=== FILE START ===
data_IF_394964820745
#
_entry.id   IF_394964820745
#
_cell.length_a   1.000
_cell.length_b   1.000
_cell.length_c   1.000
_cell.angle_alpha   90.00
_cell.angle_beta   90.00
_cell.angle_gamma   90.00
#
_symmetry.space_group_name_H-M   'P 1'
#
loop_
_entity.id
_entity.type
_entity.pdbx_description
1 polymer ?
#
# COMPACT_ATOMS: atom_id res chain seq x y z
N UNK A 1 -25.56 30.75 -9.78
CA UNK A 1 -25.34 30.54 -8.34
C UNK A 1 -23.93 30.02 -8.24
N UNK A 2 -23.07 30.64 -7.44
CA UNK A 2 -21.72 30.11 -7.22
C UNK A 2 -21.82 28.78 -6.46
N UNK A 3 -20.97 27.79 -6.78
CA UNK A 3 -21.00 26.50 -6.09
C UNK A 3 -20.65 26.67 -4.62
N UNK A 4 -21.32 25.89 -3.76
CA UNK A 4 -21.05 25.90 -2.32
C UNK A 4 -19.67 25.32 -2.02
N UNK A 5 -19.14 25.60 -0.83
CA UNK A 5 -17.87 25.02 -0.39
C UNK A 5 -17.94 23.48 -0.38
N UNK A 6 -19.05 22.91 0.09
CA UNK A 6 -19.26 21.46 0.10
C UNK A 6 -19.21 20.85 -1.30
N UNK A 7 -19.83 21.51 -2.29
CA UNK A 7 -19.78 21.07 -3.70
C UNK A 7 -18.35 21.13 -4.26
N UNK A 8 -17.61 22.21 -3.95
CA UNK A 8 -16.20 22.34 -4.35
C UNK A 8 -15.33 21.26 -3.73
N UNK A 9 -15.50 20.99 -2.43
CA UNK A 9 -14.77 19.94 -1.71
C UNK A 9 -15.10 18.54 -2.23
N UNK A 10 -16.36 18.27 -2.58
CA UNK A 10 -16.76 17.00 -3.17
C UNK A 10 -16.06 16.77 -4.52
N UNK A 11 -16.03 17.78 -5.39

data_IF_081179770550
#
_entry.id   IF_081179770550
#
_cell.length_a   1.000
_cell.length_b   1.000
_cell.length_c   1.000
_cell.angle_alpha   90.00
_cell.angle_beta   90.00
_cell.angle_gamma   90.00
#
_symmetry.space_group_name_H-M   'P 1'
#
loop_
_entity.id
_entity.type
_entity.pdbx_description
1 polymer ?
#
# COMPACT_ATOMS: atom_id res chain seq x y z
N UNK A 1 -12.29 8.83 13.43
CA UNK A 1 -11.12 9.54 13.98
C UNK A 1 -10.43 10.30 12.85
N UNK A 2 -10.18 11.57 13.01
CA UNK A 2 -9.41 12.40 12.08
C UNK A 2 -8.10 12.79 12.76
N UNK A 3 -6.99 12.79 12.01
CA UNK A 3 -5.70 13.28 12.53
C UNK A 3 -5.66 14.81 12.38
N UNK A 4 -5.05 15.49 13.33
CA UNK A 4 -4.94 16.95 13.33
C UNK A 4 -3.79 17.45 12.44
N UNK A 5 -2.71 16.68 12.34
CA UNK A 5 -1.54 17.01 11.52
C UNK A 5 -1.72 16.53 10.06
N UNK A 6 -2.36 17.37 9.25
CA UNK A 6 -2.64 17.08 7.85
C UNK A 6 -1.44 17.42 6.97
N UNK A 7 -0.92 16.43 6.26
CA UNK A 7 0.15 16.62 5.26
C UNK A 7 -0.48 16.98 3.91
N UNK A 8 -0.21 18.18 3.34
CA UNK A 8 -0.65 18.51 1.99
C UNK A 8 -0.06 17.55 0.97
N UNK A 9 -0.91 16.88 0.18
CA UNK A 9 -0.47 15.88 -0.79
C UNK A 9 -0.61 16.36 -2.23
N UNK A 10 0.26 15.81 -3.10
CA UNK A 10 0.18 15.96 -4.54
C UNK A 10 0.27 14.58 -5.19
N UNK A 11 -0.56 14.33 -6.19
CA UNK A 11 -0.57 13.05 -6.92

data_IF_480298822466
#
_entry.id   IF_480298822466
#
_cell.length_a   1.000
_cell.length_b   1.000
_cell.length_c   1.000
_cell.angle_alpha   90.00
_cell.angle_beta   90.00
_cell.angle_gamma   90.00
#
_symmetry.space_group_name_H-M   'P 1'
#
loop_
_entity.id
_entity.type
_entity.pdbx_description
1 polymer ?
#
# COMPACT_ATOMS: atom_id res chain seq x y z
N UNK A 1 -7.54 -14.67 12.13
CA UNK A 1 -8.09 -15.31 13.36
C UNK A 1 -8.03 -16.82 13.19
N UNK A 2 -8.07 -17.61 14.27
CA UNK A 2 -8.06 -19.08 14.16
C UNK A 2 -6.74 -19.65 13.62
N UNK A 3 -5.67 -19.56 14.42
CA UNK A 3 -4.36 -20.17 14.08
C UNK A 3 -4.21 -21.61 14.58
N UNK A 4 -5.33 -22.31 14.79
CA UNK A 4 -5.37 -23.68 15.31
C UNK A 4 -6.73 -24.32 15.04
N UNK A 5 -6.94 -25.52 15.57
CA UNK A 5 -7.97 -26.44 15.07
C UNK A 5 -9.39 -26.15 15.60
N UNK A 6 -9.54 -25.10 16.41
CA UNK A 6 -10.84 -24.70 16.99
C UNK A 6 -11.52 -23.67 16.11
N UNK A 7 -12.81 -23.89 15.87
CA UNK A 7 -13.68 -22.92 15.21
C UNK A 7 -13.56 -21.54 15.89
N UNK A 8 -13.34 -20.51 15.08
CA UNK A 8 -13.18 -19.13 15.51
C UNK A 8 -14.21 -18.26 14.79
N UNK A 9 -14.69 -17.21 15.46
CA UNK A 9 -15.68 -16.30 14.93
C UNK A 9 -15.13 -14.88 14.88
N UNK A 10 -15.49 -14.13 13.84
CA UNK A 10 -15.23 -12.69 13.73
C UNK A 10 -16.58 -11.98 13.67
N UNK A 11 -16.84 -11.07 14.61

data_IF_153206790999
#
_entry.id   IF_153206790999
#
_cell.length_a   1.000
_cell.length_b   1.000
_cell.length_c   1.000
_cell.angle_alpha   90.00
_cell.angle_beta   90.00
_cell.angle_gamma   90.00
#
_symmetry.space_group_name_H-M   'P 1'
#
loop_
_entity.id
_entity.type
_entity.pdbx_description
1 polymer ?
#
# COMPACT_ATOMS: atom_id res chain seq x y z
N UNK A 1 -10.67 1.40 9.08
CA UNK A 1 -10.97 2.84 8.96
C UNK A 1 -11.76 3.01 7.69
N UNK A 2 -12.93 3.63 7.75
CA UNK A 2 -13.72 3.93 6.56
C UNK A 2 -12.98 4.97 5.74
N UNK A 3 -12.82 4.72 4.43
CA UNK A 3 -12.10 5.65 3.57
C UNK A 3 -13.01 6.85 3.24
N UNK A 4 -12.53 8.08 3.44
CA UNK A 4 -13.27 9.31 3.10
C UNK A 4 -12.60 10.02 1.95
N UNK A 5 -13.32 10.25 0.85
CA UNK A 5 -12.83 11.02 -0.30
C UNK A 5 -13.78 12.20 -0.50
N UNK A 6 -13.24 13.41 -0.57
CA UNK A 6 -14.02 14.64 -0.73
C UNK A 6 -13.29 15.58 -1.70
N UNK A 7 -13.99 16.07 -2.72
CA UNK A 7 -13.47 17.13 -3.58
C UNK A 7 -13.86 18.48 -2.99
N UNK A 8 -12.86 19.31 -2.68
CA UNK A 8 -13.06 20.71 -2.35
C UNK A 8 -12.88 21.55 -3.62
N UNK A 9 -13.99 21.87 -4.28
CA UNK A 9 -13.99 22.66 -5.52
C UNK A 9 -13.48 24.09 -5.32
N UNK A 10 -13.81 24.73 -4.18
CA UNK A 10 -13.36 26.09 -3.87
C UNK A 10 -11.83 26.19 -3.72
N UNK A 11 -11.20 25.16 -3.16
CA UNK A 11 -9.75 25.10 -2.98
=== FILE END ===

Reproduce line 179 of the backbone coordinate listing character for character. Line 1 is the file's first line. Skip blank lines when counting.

CA UNK A 2 -13.72 3.93 6.56